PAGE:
Pattern in Balinese culture occurs in myriad ways, across multiple platforms — from architecture and temple construction, to textiles, to traditional dances and musical expressions. Balinese music is rooted in the royal courts, religious practice, and Hindu culture and mythology. This sophisticated cyclic music — gamelan — is analogous to the life-cycle elements of Agama Hindu Dharma (Balinese Hinduism), where life itself is cyclic. Both ordered and complex, gamelan music reflects pattern in its performance and its accompanying dances, where hand, foot, and eye movements correspond to angsels, breaks or flourishes in repeated melodic lines. This Gamelan Angklung of jackfruit wood and bronze was built by Pande I Made Gabeleran, the renowned Balinese gongsmith from the village of Blahbatuh in Gianyar, Bali, Indonesia Gamelan Angklung, one of over thirty types of gamelan in Bali, is a four-tone ensemble performed primarily in temples or carried in processions. Often described as fractal in nature (though neither infinite nor exclusive) with an underlying heterophonic structure — single melody performed in multiple variations — gamelan relies on a melody played at different speeds and in different elaborations with short, repeating, interlocking patterns called kotekan. Ethnomusicologist Michael Tenzer suggests that Balinese music reflects a tree, with the melody as the trunk, grounding everything above it, and the elaborations or decorations above and beyond the trunk as its leaves, flowers, and roots.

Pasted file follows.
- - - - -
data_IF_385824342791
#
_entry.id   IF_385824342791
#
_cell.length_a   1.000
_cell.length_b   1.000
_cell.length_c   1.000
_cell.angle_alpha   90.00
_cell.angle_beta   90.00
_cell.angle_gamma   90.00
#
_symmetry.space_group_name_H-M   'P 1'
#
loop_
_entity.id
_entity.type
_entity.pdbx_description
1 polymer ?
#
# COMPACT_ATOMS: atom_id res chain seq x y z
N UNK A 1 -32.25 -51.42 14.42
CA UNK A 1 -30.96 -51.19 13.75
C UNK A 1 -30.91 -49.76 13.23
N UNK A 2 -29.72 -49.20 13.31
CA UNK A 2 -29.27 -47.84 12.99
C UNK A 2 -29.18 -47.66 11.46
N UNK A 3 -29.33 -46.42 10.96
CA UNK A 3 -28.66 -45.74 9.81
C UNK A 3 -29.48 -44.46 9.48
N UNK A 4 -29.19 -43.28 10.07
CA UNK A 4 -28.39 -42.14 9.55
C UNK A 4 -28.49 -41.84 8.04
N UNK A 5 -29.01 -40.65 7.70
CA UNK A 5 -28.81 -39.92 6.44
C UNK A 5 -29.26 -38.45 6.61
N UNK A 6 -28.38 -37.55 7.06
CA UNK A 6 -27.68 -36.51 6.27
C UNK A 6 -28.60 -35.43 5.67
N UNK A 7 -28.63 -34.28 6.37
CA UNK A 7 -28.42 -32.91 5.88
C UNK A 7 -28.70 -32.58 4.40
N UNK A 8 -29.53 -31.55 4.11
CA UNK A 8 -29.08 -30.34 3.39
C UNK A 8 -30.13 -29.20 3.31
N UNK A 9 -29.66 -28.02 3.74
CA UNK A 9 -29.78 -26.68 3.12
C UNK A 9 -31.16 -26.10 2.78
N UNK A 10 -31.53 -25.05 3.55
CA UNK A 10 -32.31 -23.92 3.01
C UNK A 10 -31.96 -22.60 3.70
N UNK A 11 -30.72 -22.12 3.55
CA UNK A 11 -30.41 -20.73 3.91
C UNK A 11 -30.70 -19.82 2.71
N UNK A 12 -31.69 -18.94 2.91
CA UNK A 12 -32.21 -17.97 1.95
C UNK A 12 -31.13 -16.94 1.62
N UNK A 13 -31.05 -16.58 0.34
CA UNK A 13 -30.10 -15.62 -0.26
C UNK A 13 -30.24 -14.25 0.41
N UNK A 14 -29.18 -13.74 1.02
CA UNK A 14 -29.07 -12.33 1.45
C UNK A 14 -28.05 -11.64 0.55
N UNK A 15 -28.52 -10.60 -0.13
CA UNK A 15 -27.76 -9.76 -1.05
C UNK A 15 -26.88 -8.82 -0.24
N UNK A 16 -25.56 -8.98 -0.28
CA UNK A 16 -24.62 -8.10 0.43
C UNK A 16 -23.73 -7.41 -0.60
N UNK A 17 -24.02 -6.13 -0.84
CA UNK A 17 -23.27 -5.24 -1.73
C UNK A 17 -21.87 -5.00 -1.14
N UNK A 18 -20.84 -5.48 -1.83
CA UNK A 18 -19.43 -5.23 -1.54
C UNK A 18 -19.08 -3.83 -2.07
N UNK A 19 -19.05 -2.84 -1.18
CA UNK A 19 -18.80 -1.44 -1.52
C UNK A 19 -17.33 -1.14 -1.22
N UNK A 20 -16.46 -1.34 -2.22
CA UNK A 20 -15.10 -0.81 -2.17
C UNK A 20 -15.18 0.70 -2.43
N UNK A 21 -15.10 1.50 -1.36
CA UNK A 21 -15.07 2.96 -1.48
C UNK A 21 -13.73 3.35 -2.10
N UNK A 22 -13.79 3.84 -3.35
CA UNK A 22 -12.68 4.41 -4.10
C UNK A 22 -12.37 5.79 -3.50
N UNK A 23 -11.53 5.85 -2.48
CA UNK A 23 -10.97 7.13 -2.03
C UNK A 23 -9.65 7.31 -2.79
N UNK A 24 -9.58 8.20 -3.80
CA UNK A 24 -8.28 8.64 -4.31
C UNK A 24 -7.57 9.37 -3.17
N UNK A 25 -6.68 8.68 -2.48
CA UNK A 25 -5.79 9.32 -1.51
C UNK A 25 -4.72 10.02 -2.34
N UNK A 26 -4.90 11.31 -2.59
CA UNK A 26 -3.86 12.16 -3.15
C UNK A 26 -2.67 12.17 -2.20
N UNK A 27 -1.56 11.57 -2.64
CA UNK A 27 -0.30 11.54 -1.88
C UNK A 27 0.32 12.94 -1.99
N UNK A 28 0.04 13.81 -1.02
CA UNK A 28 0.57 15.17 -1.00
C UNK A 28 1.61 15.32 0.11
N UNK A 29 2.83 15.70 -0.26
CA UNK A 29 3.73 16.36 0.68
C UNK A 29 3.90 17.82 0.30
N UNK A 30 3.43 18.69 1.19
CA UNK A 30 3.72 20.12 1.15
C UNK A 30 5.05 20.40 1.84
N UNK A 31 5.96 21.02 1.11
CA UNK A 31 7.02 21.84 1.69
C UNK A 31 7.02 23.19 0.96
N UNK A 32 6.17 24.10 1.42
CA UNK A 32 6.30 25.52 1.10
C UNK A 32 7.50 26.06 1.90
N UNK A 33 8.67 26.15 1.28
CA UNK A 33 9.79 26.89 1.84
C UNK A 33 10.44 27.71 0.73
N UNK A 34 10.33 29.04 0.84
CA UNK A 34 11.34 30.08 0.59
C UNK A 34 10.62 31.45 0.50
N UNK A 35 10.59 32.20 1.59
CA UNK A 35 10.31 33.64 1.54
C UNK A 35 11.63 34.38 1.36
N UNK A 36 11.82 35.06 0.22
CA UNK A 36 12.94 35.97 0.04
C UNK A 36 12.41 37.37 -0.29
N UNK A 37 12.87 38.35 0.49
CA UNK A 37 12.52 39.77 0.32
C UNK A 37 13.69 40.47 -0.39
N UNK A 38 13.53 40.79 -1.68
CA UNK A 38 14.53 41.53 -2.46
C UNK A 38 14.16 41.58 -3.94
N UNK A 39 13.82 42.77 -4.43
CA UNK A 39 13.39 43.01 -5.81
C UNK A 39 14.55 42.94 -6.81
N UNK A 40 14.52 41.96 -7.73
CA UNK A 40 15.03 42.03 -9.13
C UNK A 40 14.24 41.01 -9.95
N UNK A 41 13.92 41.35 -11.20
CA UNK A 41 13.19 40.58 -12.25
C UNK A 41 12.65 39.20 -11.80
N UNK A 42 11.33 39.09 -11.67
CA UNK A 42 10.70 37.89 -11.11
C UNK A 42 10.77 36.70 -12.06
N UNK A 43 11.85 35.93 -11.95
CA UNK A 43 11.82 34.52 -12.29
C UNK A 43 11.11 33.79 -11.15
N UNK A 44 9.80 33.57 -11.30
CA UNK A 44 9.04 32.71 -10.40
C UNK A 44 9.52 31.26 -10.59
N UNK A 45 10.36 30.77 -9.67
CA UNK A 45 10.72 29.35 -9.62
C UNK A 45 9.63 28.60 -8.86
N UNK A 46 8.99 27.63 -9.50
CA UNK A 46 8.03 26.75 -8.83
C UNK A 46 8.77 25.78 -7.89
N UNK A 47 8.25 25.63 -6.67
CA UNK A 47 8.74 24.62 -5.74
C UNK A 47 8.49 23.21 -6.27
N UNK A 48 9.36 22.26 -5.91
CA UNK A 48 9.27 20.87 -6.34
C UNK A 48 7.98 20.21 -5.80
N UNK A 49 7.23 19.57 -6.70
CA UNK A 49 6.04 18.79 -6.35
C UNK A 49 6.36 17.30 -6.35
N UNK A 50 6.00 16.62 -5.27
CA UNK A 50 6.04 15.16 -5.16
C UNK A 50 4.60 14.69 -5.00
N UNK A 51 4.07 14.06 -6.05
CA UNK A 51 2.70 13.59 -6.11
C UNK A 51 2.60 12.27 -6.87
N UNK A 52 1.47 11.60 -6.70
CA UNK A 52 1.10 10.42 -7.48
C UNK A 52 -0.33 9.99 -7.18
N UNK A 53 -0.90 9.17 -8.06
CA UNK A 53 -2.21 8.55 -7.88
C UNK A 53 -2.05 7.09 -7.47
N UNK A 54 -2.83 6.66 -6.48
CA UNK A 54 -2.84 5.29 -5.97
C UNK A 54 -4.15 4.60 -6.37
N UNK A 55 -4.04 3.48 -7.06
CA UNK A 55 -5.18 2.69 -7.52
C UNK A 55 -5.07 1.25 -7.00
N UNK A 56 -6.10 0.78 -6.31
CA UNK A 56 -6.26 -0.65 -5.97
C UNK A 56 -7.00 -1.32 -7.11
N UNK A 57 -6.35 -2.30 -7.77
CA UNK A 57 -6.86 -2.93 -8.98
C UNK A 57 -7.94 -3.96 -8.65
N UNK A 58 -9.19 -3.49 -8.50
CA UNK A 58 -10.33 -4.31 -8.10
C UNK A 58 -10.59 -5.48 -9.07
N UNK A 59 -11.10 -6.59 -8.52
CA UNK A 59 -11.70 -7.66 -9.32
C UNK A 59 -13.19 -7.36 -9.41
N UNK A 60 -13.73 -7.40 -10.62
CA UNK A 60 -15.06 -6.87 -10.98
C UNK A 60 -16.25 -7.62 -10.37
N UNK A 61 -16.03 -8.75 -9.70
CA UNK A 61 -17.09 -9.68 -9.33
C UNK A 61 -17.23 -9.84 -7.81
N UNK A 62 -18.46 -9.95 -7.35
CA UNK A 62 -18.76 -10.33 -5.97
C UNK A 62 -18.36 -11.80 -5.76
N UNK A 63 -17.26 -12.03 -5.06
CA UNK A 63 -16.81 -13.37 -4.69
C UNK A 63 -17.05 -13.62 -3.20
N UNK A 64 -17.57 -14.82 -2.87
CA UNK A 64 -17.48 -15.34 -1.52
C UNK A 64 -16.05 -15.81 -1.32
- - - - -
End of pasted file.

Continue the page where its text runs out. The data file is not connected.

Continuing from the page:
Skidmore’s ensemble, Skidmore College Gamelan Banyu Wali, will rehearse with the gamelan throughout the fall semester. Rehearsals are open to the public on Thursday October 6 and Thursday November 3, from 5:30 to 7 PM. Concerts will take place on Saturday, October 15, at 6 and 6:30 PM; and Thursday, December 8, at 7 PM.